And would you notice that they will judged by their deeds. You say, “Well, I thought salvation was by grace.” You’re right: “Not of works, lest any man should boast.” Salvation is by grace alone through faith alone in Christ alone. So why are we judged by our works? Because that’s the validation of your salvation. “If any man be in Christ, he’s a new creation: old things have passed away; and new things have come.” Or Ephesians 2:10, you are “created in Christ Jesus unto good works, which God has before ordained that you would walk in them.”
Paul says much the same in Romans 2:6-10, that the final judgment will be a judgment based on works, and the works of one who has been regenerated and given life and been transformed will manifest righteousness; and it is by those works that they will receive the resurrection of life. Again, this speaks to this important issue that salvation is not a matter of some experience at some point in your life, or some prayer, or some emotional connection with Jesus. You will be judged on your works; they don’t save you, but they affirm the reality of your salvation. If you are truly transformed as a child of God, it shows.
But just think of it: “An hour is coming, in which all who are in the tombs will hear His voice.” The power to do that is stunning, incomprehensible. Taking you back to the creation: In six days the triune God spoke the entire universe and everything into it into existence, everything. In six days He created everything. So it’s really not a difficult situation for Him to raise the dead and reassemble them in some eternal form fit for heaven or hell, but the power to do that is beyond any kind of comprehension.
I think we know enough science to know that matter is never really destroyed; it just changes form. So the Lord will reach back into the creation and reassemble everyone. In some expression of who they actually were, they will continue to be who they were, only in a physical body suited for heaven or hell. When I say “physical,” that’s the only word I can use. It’s not an ethereal body; it’s an actual body. Jesus walked and talked and ate. And the believers will have a glorified body, the unbelievers will have a body also that can feel pain. Hell is described as burning, darkness, pain, gnashing of teeth, agony. So this is astounding power.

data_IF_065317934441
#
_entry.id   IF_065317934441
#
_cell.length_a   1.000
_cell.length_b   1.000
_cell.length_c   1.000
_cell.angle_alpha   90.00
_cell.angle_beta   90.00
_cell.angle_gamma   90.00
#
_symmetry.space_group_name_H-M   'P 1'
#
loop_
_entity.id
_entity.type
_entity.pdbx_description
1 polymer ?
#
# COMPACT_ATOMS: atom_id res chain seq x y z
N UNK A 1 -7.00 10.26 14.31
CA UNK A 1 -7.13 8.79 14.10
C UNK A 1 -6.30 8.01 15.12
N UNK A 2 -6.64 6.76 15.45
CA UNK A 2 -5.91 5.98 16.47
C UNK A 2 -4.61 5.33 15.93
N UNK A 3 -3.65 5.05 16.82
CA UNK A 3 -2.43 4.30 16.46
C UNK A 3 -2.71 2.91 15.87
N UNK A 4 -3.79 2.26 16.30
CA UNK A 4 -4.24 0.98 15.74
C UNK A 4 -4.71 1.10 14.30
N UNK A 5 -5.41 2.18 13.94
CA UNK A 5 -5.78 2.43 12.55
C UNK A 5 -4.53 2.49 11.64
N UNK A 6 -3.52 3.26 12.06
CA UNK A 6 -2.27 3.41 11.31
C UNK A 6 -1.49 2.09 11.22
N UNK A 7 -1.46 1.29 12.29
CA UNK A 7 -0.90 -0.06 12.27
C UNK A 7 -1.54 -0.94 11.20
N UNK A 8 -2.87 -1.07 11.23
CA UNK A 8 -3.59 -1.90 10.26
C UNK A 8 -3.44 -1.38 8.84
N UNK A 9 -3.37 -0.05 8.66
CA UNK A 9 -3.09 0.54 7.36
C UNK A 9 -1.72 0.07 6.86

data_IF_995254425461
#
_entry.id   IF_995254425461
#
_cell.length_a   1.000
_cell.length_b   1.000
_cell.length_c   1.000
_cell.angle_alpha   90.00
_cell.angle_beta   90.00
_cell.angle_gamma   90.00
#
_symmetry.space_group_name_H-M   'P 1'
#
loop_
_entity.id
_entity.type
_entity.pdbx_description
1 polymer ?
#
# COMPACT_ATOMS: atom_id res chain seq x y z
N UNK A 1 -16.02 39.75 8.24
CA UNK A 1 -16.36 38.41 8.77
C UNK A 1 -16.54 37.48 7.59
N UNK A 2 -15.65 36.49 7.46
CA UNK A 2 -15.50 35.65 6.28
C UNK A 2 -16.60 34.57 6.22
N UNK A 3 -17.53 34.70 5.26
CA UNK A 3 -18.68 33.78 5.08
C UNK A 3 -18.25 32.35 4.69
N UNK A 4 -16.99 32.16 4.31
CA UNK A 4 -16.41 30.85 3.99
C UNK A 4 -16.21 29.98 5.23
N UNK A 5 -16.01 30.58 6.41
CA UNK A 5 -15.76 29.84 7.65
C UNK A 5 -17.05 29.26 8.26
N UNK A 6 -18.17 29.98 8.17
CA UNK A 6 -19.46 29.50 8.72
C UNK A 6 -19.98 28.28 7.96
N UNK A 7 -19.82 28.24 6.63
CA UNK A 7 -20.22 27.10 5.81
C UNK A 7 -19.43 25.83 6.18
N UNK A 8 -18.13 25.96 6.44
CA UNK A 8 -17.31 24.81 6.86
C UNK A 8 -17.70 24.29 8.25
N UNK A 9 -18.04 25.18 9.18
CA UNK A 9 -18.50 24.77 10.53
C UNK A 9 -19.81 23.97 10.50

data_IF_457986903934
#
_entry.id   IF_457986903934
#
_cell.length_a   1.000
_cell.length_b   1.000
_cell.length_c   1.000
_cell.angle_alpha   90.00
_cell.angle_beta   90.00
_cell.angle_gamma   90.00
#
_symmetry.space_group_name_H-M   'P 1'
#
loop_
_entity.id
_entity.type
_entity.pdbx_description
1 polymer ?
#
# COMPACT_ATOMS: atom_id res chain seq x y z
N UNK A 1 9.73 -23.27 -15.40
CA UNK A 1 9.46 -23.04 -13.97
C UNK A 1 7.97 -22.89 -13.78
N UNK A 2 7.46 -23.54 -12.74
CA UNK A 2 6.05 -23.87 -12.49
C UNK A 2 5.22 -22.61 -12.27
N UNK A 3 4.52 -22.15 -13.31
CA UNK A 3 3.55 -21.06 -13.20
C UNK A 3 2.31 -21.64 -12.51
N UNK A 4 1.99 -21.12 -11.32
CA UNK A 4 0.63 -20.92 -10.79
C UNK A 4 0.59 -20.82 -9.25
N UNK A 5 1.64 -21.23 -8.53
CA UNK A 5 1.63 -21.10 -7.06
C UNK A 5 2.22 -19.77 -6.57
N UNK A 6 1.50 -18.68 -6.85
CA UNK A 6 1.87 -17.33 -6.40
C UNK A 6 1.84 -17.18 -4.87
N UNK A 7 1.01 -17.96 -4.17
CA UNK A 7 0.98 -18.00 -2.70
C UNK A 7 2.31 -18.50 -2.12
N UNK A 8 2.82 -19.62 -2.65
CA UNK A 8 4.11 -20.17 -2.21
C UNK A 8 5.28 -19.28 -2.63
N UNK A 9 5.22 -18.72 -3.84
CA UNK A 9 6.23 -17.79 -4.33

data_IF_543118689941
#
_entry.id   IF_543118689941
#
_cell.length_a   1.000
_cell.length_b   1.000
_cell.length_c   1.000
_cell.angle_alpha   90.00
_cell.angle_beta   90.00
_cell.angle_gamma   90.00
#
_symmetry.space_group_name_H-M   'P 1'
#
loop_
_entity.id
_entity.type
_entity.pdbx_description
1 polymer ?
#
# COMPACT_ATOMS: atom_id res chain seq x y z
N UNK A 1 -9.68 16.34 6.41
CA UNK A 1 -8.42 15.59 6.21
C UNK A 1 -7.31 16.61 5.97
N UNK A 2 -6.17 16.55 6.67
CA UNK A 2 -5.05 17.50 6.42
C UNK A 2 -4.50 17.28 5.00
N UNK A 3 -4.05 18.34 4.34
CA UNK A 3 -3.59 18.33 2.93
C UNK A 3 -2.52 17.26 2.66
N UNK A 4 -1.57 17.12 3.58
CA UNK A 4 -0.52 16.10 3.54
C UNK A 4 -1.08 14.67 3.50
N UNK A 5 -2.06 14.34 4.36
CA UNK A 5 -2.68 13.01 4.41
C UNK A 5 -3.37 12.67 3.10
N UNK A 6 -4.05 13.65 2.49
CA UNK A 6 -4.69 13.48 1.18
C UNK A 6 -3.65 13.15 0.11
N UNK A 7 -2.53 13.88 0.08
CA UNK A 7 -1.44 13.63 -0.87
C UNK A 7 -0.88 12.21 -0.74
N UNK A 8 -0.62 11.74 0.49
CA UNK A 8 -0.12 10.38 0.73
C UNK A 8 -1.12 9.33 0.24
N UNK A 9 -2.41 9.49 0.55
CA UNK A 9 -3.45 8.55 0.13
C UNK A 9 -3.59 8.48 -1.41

Again, you have to put yourself in the position those Jews are in as He’s speaking this to them. First, there was enough that He did something on the Sabbath, and then said He could do what God did because He was God to go from there to saying, “I have the power to raise every single person from the dead and bring them to judgment, and then I have the authority to judge them.” Obviously for those who have been raised spiritually, there is no condemnation—Romans 8:1—and they are raised to the resurrection of life, not judgment. Those who committed evil deeds, and therefore demonstrate there was no transformation, have a resurrection of judgment.